By Emily Drooby
On Jan. 13, St. Agnes Academic High School announced it will be closing at the end of this school year.
“It’s hard to process everything because I was looking forward to my senior year so much, we all were,” said Rose Troiano, a junior at the school.
Principal Susan Nicoletti explained that a decline in enrollment and financial pressure from the pandemic are to blame.
“Due to the fact that we were small to begin with, it really had a greater impact on us. Of course, the pandemic didn’t help,” she told Currents News. “There are tutions that have to be paid and parents who lost their job, and we do serve a community that is needy.”
At least 50 percent of their students rely on financial aid.
Earlier in 2020 alumni stepped up to help, raising $60,000 for tuition costs. The strong support is not surprising to Robin Loesch, who graduated from the all-girls school in 2008.
“During high school, St. Agnes meant the world to me,” she said.
Growing up, Robin was in foster care. She called the school a family she could always count on.
“The academics were just wonderful and I want every young woman to have the experience that my classmates and I had,” Robin said.
Within hours of the announced closure, she and other alumnae flocked to Facebook, asking what could be done to reverse the decision.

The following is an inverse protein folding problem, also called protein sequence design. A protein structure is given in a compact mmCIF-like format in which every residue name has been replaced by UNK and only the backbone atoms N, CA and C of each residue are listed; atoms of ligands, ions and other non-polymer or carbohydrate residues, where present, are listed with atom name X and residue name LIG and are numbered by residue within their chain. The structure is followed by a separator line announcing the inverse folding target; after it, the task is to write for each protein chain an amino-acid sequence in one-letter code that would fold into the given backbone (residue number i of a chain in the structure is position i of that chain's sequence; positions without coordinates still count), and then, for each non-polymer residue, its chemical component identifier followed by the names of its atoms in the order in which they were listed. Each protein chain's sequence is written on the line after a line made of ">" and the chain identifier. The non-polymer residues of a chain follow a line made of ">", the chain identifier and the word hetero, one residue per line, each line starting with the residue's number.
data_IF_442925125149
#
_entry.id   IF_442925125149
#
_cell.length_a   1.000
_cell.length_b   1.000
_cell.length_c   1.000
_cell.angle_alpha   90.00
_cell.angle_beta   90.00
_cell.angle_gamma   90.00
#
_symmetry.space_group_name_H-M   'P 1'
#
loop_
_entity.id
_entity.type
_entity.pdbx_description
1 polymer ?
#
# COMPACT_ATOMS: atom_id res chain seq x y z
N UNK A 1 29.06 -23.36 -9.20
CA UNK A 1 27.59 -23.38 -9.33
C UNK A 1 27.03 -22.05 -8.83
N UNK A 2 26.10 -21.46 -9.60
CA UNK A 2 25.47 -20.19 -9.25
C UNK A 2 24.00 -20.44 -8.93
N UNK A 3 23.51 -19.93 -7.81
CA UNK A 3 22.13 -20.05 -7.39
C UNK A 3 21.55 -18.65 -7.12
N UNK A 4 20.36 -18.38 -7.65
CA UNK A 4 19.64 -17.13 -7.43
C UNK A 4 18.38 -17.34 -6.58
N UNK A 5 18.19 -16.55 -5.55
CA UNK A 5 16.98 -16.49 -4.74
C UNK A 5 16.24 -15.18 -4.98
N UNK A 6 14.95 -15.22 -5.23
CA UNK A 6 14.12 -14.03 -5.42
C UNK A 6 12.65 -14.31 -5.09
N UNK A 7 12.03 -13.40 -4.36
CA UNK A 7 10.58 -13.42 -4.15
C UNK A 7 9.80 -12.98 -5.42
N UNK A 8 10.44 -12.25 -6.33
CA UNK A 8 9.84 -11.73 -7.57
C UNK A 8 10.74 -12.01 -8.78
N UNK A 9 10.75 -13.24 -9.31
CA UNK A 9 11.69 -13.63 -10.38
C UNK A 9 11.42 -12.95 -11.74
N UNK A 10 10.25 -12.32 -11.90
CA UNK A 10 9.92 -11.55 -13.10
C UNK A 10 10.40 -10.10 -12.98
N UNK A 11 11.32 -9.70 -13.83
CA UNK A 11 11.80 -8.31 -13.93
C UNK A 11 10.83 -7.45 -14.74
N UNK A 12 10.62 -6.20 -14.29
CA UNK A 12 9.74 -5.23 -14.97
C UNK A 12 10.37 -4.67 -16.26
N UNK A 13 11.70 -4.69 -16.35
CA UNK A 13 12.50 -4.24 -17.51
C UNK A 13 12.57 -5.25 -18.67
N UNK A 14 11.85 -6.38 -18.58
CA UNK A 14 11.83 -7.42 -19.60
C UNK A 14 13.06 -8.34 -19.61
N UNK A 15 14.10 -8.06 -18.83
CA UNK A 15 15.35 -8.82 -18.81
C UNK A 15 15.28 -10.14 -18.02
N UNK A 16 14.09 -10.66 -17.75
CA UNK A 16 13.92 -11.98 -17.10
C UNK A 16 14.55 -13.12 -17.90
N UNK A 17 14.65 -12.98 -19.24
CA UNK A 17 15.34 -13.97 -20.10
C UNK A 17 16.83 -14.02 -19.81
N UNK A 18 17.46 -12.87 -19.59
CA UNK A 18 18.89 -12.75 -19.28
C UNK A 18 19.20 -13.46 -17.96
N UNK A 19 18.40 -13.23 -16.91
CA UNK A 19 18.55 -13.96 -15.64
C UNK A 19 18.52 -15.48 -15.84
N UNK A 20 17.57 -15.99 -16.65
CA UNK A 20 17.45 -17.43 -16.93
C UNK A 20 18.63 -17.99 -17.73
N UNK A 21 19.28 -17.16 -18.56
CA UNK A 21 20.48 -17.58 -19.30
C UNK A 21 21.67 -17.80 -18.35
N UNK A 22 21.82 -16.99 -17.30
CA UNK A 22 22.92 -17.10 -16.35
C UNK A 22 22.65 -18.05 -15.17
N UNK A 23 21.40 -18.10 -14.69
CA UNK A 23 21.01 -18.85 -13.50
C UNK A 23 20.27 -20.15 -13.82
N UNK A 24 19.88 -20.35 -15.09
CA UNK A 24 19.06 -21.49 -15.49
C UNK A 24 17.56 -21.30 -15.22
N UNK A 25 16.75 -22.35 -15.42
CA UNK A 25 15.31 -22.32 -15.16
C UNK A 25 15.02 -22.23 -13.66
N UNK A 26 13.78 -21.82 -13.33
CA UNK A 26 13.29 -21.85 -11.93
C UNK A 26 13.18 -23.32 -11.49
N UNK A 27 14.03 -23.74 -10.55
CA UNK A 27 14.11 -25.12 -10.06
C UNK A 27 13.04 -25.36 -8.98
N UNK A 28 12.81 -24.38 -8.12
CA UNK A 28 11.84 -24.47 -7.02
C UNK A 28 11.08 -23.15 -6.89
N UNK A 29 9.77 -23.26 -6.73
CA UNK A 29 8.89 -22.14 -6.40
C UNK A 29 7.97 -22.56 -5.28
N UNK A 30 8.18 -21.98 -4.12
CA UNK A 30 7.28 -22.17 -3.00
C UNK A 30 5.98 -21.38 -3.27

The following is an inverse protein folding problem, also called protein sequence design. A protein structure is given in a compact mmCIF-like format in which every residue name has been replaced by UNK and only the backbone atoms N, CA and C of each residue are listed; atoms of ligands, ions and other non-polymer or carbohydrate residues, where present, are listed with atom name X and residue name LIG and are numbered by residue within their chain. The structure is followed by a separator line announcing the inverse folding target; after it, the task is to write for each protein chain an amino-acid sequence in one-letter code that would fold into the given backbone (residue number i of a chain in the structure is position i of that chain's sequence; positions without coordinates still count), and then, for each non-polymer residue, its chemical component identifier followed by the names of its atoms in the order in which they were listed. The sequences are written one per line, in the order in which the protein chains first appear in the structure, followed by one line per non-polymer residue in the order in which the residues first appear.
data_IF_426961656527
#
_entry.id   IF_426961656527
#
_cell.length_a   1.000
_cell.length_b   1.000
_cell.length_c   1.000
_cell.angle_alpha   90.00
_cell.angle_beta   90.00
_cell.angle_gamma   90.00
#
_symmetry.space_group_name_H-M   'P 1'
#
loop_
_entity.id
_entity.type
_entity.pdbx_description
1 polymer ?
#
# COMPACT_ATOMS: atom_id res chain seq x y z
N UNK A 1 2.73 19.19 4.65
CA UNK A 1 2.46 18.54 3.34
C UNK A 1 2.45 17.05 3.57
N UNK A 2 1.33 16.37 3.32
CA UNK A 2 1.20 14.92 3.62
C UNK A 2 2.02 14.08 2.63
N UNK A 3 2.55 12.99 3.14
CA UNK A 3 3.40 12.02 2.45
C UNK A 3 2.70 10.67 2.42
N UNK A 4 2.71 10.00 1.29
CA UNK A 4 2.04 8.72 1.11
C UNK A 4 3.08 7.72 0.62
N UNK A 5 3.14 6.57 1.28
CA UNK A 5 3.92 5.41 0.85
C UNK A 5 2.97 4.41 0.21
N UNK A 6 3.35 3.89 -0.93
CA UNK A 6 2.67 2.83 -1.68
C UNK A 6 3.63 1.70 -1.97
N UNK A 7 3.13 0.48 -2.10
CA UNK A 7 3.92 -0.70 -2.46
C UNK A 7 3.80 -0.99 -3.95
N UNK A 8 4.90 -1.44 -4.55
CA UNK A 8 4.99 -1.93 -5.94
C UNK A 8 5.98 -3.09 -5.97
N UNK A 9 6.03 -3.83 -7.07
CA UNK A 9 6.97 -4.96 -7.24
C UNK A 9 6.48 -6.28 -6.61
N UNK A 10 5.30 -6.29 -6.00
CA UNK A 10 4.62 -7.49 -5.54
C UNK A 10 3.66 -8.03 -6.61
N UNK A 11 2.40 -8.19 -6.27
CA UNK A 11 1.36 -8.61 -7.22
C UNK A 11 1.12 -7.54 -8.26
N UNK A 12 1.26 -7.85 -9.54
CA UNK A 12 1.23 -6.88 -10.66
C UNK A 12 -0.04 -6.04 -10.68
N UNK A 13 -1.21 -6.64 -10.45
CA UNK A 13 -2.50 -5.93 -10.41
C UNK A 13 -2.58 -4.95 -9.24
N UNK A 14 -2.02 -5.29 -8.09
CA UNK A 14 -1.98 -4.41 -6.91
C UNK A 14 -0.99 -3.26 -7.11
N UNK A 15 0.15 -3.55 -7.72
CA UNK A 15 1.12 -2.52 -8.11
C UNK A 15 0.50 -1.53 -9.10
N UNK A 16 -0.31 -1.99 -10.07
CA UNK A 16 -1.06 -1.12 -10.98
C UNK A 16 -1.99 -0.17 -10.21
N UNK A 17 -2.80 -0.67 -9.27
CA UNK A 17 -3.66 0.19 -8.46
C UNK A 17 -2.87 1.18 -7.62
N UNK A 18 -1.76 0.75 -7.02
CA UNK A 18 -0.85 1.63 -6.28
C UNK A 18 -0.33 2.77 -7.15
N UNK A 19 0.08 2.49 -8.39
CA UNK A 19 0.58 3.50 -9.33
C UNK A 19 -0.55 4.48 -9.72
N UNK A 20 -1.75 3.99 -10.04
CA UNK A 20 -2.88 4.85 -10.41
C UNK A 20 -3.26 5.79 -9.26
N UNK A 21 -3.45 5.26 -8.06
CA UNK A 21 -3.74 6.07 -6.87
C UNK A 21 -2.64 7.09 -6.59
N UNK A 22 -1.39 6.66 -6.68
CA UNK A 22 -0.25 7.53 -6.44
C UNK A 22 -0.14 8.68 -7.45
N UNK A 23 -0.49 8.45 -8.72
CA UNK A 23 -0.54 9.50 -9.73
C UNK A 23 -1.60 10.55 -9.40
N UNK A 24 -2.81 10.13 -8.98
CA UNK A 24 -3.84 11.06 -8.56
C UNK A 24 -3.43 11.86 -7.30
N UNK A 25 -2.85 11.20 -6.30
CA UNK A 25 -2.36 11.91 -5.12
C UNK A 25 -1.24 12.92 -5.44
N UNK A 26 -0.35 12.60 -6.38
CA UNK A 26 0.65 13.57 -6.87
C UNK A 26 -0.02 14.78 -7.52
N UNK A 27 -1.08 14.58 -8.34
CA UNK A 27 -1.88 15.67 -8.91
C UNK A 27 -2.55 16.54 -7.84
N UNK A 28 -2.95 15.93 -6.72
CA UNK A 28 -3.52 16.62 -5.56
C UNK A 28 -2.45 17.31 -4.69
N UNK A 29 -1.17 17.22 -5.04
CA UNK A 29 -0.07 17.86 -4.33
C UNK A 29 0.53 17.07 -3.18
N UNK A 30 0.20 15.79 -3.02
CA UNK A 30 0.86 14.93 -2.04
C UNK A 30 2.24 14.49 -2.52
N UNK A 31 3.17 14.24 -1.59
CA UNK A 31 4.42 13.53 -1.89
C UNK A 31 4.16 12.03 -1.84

But the ongoing financial pressure was just too much on both the school and on the Sisters of St. Dominic of Amityville who own and operate the school.
Sister Peggy McVetty, OP, prioress of the Sisters of St. Dominic of Amityville, wrote the “decision to end 112 years of excellent education had been most difficult.” The high school had been co-educational for 40 years before becoming an all-girls institution in 1949.
“The financial realities during the past several years have made it impossible to sustain the school,” the letter continued. “The unprecedented economic projections and ramifications of the pandemic have only complicated the previously existing difficulties.”
Now, the attention is on helping students with this transition. Faculty have figured out a way to give juniors a choice between transferring to a new school for their senior year or graduating early, giving students a chance to finish their last two required classes on breaks and in June.
“I am leaning towards graduating early, it was a tough choice,” Emily Diaz, a junior at the school, told Currents News.
It’s a tough choice but one Emily was grateful she could make.
For students without the option of graduating, families attended virtual meetings to voice questions and concerns to the Leadership Council of the Sisters and St. Agnes’ administration. The school also stated it’s trying to develop a plan that would allow current juniors to accelerate their studies and earn a St. Agnes diploma by August, if they so desire.
St. Agnes Principal Susan Nicoletti sent a letter to the students who had applied for the fall — encouraging them to reach out to The Mary Louis Academy, the only all-girls high school remaining in Queens, as well as other Catholic high schools.